It Girl and The Atomics – Review
Review: It Girl and The Atomics
It Girl and The Atomics is a spin-off from Mike Allred’s superteam book The Atomics–itself a spin-off from his Madman Comics: a book I liked at first but that didn’t sustain my interest enough to keep me buying, partly because of the simplistic innocence of the lead character. I dug the universe Allred created enough to be looking forward to checking out its latest title, though–which, from my impression of it ahead of reading the book, suggested fun, with splashes of quirky/weirdness.
Things kick off un-originally with the eponymous young blond heroine taking down a handbag-snatcher before battling a couple of fellas, who look like they’ve been cloned from Eric Powell’s The Goon, that are beating up a ‘snitch .’ However, there are enough elements in these opening scenes–a post-modern line or two from our heroine, the ridiculous name of her arch-nemesis (LaLa Wah-Wah), that–combined with the subsequent revelation that we’ve actually been watching a video game, played by the real It Girl–raise this above looking like actually being a clichéd and old-fashioned super-hero book, albeit a quirky take on one.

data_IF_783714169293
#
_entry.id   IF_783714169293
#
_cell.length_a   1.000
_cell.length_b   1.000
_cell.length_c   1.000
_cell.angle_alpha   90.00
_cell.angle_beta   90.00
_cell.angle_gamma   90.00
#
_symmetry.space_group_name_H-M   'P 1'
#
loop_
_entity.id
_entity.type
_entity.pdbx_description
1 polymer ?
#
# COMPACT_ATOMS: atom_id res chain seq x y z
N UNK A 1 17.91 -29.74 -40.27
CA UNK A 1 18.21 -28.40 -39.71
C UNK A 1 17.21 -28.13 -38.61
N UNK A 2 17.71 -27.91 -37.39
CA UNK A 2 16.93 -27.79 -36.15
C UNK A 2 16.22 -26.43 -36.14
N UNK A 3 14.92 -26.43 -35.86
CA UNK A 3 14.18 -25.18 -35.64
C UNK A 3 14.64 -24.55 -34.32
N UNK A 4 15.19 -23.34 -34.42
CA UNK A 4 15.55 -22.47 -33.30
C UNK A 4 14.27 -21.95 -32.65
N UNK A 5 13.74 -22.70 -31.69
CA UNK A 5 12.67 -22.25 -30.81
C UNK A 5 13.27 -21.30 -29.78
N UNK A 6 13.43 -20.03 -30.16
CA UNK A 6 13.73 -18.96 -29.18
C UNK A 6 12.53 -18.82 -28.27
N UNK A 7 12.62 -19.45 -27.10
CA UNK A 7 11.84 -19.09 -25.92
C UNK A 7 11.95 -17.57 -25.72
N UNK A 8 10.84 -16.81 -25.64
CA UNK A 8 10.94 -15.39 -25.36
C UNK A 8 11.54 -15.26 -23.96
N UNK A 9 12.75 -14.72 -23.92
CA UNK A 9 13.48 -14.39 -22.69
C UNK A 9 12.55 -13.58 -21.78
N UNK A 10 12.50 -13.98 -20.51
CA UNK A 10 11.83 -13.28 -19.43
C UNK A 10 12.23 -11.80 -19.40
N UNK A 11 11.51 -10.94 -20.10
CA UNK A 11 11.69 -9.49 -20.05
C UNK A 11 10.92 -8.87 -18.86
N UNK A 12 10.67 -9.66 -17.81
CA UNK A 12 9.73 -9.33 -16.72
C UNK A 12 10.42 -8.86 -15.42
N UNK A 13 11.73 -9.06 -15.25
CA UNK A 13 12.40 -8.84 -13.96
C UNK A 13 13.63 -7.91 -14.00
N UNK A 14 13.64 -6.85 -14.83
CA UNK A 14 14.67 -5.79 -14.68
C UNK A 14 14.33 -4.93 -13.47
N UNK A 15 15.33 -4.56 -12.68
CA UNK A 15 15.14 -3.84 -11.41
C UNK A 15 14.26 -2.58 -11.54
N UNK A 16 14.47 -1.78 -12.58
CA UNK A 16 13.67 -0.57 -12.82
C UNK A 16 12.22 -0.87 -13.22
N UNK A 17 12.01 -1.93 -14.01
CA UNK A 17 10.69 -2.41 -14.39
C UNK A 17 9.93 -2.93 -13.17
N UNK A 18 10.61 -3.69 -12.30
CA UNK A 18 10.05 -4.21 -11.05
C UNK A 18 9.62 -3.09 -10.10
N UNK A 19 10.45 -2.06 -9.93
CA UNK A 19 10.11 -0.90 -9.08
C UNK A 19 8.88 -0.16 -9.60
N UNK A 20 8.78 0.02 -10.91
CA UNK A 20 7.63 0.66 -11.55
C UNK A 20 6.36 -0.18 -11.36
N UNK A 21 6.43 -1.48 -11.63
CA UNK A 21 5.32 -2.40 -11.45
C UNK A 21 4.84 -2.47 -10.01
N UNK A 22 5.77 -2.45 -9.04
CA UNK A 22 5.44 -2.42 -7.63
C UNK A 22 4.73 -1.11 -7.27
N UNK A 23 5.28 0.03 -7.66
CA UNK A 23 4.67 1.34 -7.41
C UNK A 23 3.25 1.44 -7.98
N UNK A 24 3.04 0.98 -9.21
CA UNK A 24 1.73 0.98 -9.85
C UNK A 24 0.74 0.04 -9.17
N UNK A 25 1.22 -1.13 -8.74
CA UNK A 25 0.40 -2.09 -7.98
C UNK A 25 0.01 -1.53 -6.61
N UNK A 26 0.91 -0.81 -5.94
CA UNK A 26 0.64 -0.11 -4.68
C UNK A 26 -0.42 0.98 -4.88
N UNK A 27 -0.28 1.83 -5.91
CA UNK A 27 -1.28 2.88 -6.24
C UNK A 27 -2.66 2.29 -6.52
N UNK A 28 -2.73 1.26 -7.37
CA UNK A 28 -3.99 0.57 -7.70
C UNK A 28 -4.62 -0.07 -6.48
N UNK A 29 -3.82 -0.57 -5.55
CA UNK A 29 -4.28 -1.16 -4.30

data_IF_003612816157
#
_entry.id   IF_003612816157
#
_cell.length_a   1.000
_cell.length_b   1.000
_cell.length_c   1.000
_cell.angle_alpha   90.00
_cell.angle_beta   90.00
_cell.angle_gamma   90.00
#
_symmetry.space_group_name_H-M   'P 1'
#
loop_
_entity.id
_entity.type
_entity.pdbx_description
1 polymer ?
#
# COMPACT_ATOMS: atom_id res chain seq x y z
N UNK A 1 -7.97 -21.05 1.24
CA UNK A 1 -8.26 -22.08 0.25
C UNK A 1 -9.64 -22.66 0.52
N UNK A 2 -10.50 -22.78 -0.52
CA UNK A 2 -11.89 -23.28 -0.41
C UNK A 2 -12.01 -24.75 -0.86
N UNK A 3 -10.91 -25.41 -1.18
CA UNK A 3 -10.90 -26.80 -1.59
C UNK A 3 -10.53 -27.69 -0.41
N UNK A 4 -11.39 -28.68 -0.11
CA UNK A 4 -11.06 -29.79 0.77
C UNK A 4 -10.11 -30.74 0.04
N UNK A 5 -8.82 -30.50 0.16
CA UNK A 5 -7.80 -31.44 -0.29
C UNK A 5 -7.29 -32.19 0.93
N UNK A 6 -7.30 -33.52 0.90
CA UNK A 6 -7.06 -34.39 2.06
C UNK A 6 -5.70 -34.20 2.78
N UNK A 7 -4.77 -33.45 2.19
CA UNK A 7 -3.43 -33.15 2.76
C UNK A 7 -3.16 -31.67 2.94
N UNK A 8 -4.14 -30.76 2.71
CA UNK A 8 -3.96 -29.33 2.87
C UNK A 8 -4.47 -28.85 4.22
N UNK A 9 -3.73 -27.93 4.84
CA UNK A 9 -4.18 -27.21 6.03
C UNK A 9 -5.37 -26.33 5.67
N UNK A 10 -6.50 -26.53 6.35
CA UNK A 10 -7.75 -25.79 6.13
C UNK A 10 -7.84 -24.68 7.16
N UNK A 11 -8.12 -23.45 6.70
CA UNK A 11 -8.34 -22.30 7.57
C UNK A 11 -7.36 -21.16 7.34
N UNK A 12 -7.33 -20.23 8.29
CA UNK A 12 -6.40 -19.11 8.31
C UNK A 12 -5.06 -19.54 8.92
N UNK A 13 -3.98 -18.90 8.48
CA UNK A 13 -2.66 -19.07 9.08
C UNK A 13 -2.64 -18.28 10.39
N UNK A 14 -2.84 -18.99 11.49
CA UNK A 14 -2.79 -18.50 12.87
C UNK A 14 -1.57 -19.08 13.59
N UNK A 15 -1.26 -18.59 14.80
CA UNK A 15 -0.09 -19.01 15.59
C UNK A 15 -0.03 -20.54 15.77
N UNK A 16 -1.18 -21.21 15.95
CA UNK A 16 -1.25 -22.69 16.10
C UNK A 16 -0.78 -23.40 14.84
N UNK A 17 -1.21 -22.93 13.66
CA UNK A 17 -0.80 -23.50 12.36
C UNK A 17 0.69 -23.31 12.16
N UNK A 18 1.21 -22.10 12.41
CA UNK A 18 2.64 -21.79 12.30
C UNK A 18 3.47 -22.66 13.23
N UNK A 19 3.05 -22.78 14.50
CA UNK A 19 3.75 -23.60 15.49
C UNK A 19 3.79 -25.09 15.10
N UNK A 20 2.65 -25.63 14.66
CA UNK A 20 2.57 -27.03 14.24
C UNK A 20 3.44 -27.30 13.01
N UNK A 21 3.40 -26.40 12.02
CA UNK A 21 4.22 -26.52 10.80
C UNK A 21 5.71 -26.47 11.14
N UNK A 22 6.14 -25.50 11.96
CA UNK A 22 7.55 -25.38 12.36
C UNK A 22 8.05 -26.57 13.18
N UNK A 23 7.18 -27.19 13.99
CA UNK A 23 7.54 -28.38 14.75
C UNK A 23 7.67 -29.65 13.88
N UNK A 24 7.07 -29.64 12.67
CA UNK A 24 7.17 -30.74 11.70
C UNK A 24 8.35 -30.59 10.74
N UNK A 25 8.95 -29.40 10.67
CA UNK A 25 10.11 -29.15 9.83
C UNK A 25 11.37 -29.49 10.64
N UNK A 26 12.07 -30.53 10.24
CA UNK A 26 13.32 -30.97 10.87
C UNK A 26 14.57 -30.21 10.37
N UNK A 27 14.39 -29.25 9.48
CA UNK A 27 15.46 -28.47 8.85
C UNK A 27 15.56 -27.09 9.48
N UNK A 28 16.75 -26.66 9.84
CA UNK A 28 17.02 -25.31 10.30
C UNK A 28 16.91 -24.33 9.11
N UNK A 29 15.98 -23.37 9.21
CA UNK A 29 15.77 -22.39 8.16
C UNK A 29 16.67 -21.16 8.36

So I took these early scenes as not being too indicative of what was to come, and the subsequent reveal of It Girl’s current loser-like lifestyle as a civilian, and the power her heroine moniker stands for are solid. But her out-of-costume name doesn’t get mentioned, so we still only know her as It Girl, until much later, and then once she’s back in action it’s much the same as the video game (not helped by having the visuals rendered the same way)–and old-fashioned villains and exposition-heavy dialogue are proven to be the order of the day.
The somewhat cartoony artwork of Mike Norton and coloring of Allen Passalaqua are strong, and a nice fit for the book–and things are raised a little again towards the end when It Girl hooks up with her Atomics team-mates, Madman’s girlfriend(?) Josephine, and their scientist-of-dubious-morality benefactor Dr. Flem… But if things are going to continue operating with the postmodern-kitschy take on old-fashioned super-hero stylings that it looks as though they will, I’d want a lot more fun and humor (of which there are little) injected from writer Jamie S. Rich; and what’s been established here with the lead character and her world doesn’t offer enough–despite the cliffhanger ending–to make me want to pick up the second issue.